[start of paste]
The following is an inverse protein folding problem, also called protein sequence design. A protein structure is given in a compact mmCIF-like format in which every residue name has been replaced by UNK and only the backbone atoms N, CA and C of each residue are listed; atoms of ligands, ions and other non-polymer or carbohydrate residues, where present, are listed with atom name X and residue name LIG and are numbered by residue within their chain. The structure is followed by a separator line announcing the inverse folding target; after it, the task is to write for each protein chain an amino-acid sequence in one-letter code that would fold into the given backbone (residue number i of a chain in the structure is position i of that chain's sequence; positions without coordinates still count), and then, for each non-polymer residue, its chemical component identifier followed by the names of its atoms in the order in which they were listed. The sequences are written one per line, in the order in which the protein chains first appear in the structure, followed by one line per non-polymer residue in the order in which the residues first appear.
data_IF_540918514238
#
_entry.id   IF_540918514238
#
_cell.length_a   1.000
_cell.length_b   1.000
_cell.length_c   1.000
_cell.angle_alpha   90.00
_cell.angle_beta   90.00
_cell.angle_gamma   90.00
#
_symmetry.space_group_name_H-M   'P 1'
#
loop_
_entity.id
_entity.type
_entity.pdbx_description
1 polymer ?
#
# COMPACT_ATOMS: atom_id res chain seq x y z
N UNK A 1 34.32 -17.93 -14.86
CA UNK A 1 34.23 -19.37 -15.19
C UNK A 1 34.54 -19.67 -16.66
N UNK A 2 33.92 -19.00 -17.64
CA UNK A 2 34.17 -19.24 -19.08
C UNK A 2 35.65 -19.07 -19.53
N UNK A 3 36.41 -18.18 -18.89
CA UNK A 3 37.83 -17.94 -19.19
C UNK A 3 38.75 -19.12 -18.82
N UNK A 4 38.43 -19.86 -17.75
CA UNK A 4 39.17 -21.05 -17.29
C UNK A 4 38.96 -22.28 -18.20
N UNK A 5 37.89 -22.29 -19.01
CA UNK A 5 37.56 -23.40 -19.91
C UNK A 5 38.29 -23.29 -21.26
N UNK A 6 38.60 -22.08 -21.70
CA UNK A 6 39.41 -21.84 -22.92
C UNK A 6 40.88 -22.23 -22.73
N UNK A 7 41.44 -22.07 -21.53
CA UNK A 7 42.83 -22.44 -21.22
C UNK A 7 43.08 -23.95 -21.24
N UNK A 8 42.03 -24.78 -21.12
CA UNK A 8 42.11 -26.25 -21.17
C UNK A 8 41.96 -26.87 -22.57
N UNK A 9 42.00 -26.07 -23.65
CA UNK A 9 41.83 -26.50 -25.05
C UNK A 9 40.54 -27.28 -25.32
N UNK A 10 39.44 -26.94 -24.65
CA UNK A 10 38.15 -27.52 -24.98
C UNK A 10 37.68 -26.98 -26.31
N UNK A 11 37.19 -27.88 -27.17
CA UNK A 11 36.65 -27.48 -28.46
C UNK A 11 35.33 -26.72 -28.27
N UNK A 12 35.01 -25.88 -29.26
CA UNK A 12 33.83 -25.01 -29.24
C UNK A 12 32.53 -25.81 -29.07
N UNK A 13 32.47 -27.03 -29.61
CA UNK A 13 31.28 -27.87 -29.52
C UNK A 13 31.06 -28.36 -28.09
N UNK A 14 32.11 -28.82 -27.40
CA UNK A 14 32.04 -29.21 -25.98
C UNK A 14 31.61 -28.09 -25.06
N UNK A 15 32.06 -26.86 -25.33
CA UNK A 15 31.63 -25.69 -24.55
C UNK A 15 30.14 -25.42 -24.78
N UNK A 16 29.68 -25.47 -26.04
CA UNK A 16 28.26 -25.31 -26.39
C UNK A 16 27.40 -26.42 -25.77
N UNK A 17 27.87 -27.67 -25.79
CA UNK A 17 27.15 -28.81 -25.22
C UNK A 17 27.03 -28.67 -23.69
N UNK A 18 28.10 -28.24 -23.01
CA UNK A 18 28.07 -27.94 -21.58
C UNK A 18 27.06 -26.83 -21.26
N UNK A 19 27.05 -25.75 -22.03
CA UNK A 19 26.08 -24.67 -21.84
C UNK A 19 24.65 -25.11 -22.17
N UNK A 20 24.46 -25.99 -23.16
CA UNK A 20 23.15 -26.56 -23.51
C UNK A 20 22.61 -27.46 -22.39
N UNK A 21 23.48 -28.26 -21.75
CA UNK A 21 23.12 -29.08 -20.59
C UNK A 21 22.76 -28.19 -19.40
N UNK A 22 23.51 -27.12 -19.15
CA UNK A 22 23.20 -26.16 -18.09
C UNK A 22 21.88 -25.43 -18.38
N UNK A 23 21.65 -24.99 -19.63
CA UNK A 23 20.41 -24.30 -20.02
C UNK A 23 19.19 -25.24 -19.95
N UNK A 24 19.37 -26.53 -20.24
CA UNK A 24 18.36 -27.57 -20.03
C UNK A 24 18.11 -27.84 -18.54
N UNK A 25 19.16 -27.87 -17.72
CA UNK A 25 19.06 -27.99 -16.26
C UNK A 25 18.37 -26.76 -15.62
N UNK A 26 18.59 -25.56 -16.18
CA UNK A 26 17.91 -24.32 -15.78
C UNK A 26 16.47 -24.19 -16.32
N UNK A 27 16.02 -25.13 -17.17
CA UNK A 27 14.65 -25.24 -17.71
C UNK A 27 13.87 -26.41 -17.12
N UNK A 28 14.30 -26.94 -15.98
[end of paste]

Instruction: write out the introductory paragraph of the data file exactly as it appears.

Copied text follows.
The following is an inverse protein folding problem, also called protein sequence design. A protein structure is given in a compact mmCIF-like format in which every residue name has been replaced by UNK and only the backbone atoms N, CA and C of each residue are listed; atoms of ligands, ions and other non-polymer or carbohydrate residues, where present, are listed with atom name X and residue name LIG and are numbered by residue within their chain. The structure is followed by a separator line announcing the inverse folding target; after it, the task is to write for each protein chain an amino-acid sequence in one-letter code that would fold into the given backbone (residue number i of a chain in the structure is position i of that chain's sequence; positions without coordinates still count), and then, for each non-polymer residue, its chemical component identifier followed by the names of its atoms in the order in which they were listed. The sequences are written one per line, in the order in which the protein chains first appear in the structure, followed by one line per non-polymer residue in the order in which the residues first appear.